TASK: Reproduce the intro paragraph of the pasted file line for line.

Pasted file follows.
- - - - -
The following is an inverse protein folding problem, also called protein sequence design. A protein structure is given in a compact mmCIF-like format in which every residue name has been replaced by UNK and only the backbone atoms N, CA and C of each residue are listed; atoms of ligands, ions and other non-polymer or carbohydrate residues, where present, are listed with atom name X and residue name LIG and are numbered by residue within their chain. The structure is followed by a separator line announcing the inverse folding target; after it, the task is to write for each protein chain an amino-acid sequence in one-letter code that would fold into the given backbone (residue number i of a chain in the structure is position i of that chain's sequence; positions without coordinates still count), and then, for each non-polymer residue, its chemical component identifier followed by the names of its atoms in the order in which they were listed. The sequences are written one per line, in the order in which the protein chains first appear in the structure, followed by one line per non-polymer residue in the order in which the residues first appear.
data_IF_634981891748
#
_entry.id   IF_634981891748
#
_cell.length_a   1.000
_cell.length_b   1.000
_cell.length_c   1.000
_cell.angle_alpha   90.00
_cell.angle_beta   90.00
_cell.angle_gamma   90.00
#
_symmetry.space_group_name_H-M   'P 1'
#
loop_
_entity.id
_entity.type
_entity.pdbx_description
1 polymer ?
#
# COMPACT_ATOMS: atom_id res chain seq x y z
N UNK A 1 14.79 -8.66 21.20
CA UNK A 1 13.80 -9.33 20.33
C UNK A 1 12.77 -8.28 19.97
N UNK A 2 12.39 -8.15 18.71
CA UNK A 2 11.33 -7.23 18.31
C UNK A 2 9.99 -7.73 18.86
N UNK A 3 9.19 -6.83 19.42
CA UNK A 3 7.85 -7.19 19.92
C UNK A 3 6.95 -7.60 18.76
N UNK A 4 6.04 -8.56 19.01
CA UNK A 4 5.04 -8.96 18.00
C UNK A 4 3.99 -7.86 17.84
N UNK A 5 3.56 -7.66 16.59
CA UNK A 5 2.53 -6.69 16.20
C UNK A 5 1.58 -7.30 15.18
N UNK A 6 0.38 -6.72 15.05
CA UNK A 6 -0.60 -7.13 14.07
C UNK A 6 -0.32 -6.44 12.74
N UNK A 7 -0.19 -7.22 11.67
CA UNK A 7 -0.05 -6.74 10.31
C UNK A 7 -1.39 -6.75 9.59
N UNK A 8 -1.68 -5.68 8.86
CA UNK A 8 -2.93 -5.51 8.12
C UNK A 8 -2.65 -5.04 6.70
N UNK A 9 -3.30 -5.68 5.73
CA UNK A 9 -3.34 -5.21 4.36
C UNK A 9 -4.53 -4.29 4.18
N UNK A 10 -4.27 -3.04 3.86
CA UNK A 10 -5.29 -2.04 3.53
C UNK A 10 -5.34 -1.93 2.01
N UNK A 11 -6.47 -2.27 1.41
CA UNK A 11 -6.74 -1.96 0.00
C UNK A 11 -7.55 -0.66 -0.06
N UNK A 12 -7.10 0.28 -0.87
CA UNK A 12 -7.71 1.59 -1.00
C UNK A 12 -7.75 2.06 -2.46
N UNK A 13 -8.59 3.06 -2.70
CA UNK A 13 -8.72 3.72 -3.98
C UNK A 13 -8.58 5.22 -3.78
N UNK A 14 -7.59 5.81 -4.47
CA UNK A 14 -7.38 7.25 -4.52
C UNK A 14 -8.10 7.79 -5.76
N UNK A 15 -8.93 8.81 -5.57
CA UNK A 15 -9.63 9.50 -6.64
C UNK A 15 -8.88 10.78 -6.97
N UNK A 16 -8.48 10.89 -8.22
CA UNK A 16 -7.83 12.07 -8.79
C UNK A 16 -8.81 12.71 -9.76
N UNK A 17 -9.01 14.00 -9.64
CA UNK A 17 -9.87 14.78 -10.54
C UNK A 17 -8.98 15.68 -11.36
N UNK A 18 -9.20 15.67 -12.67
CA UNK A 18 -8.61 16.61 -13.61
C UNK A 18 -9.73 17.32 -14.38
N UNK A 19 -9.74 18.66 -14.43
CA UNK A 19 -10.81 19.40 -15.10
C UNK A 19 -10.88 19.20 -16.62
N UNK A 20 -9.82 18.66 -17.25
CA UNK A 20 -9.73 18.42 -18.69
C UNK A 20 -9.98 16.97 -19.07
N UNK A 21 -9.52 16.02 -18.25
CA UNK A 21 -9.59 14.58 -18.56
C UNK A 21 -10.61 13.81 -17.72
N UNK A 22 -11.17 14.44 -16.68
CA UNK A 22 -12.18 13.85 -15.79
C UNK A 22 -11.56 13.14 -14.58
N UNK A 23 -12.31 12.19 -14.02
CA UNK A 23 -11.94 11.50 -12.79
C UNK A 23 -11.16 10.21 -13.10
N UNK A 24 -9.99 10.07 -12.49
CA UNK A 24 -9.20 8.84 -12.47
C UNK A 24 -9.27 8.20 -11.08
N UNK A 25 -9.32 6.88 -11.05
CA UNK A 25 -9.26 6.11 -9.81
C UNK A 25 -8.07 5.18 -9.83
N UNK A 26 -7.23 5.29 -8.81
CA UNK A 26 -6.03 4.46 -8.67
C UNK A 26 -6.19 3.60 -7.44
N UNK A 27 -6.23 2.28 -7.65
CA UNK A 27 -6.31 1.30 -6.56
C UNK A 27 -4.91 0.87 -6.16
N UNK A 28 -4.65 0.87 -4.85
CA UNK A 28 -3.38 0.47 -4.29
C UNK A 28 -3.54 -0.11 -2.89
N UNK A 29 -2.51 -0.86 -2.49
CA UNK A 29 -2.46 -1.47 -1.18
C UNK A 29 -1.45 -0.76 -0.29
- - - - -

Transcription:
The following is an inverse protein folding problem, also called protein sequence design. A protein structure is given in a compact mmCIF-like format in which every residue name has been replaced by UNK and only the backbone atoms N, CA and C of each residue are listed; atoms of ligands, ions and other non-polymer or carbohydrate residues, where present, are listed with atom name X and residue name LIG and are numbered by residue within their chain. The structure is followed by a separator line announcing the inverse folding target; after it, the task is to write for each protein chain an amino-acid sequence in one-letter code that would fold into the given backbone (residue number i of a chain in the structure is position i of that chain's sequence; positions without coordinates still count), and then, for each non-polymer residue, its chemical component identifier followed by the names of its atoms in the order in which they were listed. The sequences are written one per line, in the order in which the protein chains first appear in the structure, followed by one line per non-polymer residue in the order in which the residues first appear.